Running from Saturday August 25th to Sunday September 16th 2018, the Vuelta will be made up of 21 stages and will cover a total distance of 3,271.4 kilometres.
- 6 flat stages and 2 flat with high-altitude finales stages
- 6 hill stages
- 5 mountain stages
- 2 individual time trial stages
Distinctive aspects of the race
- 40.7 km individual time trial
- 46 summits
- 2 rest days
30 VISITS TO MALAGA
The official departure of La Vuelta 2018 will be the Spanish tour’s 30th visit to the capital city of Malaga. The first one took place in 1936, during La Vuelta’s second edition, where it hosted both a finish-line following a departure from Seville, and a departure that headed towards Granada.
The race continues to have the same bonus points system that awards 10, 6 and 4 seconds to the first three riders in each stage, respectively, and 3, 2 and 1 seconds to the first three riders to complete each intermediate sprint.
In the Vuelta, not only the general classification is at stake, riders also fight to be first in the points classification, or to become King of the Mountain in each edition. Points are obtained through the following system: 25 points are given to the stage winner, 20 to the rider that takes second place, 16 to the rider that comes third, 14 to 4th place, 12 to 5th place and then from 10 to 1 point between 6th and 15th place, respectively. Intermediate sprints award 4, 2 and 1 points to the first three riders to complete each one.
19 new start and new finish cities
Alhaurín de la Torre (finish of Stage 3)
Vélez-Málaga (start of Stage 4)
Alfacar. Sierra de la Alfaguara (finish of Stage 4)
Huércal-Overa (start of Stage 6)
San Javier. Mar Menor (finish of Stage 6)
Pozo Alcón (finish of Stage 7)
Almadén (finish of Stage 8)
Fermoselle. Bermillo de Sayago (finish of Stage 10)
Mombuey (start of Stage 11)
Mondoñedo (start of Stage 12)
Faro de Estaca de Bares. Mañón (finish of Stage 12)
Candás. Carreño (start of Stage 13)
Les Praeres. Nava (finish of Stage 14)
Ribera de Arriba (start of Stage 15)
Santillana del Mar (start of Stage 16)
Getxo (start of Stage 17)
Balcón de Bizkaia (finish of Stage 17)
Ejea de los Caballeros (start of Stage 18)
Alcorcón (start of Stage 21)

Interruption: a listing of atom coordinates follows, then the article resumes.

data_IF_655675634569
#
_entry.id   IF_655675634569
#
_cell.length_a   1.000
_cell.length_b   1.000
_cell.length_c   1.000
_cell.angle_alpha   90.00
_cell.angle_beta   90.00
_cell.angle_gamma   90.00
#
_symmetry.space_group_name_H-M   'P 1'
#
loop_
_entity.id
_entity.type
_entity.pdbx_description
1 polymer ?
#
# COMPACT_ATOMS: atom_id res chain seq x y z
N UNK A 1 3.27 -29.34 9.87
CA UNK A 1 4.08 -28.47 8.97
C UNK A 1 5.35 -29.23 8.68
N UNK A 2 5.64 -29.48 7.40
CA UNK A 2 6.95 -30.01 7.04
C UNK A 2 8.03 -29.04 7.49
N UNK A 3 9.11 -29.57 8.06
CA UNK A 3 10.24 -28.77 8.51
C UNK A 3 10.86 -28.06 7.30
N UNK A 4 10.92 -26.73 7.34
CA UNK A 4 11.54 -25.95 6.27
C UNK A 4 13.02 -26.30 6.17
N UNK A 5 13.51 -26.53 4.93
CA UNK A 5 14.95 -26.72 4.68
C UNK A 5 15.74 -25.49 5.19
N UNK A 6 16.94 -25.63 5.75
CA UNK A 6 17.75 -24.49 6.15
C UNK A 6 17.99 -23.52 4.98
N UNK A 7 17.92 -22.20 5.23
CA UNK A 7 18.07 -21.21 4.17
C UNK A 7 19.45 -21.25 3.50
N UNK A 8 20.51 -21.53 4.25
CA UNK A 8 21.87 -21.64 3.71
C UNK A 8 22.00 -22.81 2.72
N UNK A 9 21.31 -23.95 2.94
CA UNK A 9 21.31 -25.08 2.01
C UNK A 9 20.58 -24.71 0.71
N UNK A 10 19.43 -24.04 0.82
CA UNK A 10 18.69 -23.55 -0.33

OFFICIAL START FROM MALAGA, THE CITY OF MUSEUMS
A CENTURY OF ART
The city of Malaga has one of the greatest concentrations of important art centres per capita in the world. The Picasso Museum, the Carmen Thyssen Museum, the Contemporary Art Centre and the Malaga Fine Arts Museum are some of its most notable examples.
For the past 40 years, the Pompidou Centre has been fulfilling the ambitious goal of housing artwork spanning over a century. Its Paris headquarters features a collection of over 100,000 works of art that date from 1905 to the contemporary period. Its Malaga counterpart is a colourful, modern building that stands in stark contrast to the traditional fishing port found just behind it. Since 2015, this innovative project has served as a link between the Paris museum and the Spanish public, as well the multitudes of foreign tourists that visit Malaga each year.
Its halls house almost one hundred works of art, ceded by the vast French collection, that are renewed every two and a half years, and also contain different temporary exhibits. In order to bring people closer to the various artistic movements, Malaga’s Pompidou Centre fills its exhibits with different musical, dance and theatre programs, including shows, cinema series and conferences.
The artists that make up the Pompidou collection cover very different styles, but are all of the highest quality. Painters such as Henri Matisse, Vassily Kandinsky and Robert Delauney are widely represented in the collections and, of course, Malaga’s own Pablo Picasso, without whom it would be difficult to make any sense of 20th century art.
La Vuelta knows Malaga well and has visited it on numerous occasions (29 times, including both departures and finish-lines). The 30th time will no doubt be special as, for the first time, we will do so with the intention of both discovering and showcasing the city through its culture, its art and its museums to the rest of the world. Its people’s passion for sports, its unbeatable climate and its enviable quality of life all make Malaga one of the ten best European cities to live in according to the Eurobarometer. This summer, Malaga will become an artistic and cycling epicentre for thousands of people.
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